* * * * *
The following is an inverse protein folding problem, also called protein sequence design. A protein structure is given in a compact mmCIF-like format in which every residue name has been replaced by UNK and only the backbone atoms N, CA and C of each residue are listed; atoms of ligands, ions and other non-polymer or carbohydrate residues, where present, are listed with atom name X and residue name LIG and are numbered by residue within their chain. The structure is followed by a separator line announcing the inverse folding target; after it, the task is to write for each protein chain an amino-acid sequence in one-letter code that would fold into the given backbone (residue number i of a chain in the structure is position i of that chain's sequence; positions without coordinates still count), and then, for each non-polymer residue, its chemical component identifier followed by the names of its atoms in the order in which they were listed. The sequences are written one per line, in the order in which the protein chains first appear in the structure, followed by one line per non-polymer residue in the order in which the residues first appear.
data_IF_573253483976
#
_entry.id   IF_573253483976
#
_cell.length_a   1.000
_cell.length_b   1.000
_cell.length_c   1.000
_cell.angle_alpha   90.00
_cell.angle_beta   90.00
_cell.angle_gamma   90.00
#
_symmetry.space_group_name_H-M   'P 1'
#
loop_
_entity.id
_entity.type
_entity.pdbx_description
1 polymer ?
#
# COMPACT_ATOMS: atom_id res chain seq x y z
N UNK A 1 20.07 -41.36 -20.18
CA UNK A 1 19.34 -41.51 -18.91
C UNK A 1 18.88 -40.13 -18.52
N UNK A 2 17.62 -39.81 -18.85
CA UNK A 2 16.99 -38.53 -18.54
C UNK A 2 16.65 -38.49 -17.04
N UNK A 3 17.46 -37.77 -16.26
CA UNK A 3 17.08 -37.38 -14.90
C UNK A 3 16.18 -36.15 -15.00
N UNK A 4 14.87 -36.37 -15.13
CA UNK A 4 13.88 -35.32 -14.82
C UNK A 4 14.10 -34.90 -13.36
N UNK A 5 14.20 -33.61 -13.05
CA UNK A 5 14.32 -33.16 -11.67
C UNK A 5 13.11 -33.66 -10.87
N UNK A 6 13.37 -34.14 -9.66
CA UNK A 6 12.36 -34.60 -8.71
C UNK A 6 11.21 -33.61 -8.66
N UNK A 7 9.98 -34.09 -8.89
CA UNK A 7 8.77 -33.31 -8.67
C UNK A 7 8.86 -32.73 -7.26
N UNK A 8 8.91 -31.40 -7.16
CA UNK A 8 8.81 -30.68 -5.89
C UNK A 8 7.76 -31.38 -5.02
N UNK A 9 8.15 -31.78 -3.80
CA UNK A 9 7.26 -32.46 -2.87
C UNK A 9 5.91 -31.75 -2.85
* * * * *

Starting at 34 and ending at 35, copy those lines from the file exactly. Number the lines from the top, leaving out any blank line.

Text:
N UNK A 5 14.20 -33.61 -13.05
CA UNK A 5 14.32 -33.16 -11.67